Exposure to public interest lawyering with VLP in Boston
By Ha Ryong Jung (Michael) ‘18
As a 1L, I had been limited in my exposure to direct client services and the application of the legal theories we had been learning in the classroom. The spring break pro bono projects seemed like a fantastic opportunity to immerse myself into an atmosphere of great public interest lawyers performing noteworthy work.
I spent my week at the Volunteer Lawyers Project (VLP) of the Boston Bar Association, which immediately enabled me to work hands-on with clients under the direct supervision of various attorneys. The daily schedules included a combination of on-the-job training and shadowing along with substantive legal work, which ranged from legal research and writing to supervised client meetings. I participated in various clinics either at a courthouse or at the VLP office, covering areas of guardianship, family law, and bankruptcy, while other students had the opportunity to work in consumer and housing law, amongst others. VLP provided us with a choice of different options that we were able to select from according to our interests, and they provided sufficient information in advance for us to feel comfortable with the work that we performed.
On a practical level, I drafted an affidavit for a motion for a speedy hearing in a guardianship case, accompanied an attorney in a joint petition for divorce case, and worked with an indigent client to complete and compile all the necessary documents to file for a chapter 7 bankruptcy. Additionally, I was given a consumer law research project on my first day and through the process of drafting the legal memo, I learned tremendously about aspects of the law that can really be applied to anyone. On top of this, I had the opportunity to contribute to translating documents and providing feedback on procedures of the office.
Overall, working with VLP was a wonderful experience, and it provided a fruitful layer of legal understanding to my primitive knowledge of the field gained through the law school thus far. The supervisors were incredibly open to answering any questions and providing feedback on the work, and the welcoming environment of VLP really enabled me to jump into the work right away and stay immersed for the entire duration. Additionally, the other students from HLS were brilliant to be with, and they enriched my spring break experience by tenfold. I feel honored to have spent my time with such an admirable group of individuals: both members of VLP and other students from HLS.
A memorable experience with VLP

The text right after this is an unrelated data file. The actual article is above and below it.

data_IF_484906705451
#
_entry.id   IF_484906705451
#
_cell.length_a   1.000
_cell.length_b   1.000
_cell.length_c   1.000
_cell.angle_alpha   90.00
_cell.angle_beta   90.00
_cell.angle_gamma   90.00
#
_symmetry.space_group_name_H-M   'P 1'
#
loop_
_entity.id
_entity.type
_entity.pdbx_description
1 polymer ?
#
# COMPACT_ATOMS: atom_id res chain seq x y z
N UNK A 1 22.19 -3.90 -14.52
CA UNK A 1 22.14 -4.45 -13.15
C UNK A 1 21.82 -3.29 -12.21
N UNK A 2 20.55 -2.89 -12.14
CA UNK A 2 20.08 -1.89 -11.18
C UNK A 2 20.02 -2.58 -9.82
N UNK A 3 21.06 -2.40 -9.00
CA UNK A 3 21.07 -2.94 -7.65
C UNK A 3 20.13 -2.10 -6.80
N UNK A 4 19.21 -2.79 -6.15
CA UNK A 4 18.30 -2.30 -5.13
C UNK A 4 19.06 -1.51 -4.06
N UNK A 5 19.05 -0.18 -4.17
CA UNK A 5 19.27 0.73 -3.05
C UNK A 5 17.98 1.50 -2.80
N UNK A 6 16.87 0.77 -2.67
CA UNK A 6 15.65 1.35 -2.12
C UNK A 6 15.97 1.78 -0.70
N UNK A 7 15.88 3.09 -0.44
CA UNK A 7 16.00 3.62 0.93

By Lan Jiangshou, LL.M. ’16
I am very grateful to have spent my spring break at Volunteer Lawyers Project (VLP). I never imagined how this pro bono experience could help me in a way that is so tangible and memorable. I learnt the legal knowledge and crafted my skills by attending the Boston Housing Court, the Boston Municipal Court, the Quincy Small Claims Court and the Suffolk Family Court, by participating in the trainings and luncheons organized by the VLP, and by interacting directly with the clients at different clinics on bankruptcy law, consumer law, guardianship law, family law and housing law. Moreover, as someone with a legal background from China, this five-day experience gave me the precious opportunity to see how the pro bono system in the U.S. is funded and operated, and the breadth and impact of the system in the communities.
My eyes were opened to substantive law areas that I have not, and would not encounter in the big law firms. During my spring break, I was introduced to a unique group of people who were energetic and incentivized, cautiously balancing the two requirements of their job: keeping a sympathetic and empathetic eye on the clients and avoiding a quick emotional to burn-out. I was able to glance at a previously neglected world, which is out there, vibrant and real. I would not be exaggerating when saying that pro bono work can nourish one’s soul. By handling every individual case, we drag one person or a household out of desperation. We redefine ourselves in paving the way to justice, and in aggregation naturally assume the role of fixing the systematic problems inherent in our society that I have eye-witnessed for the past five days and could not, from then on, just stand by.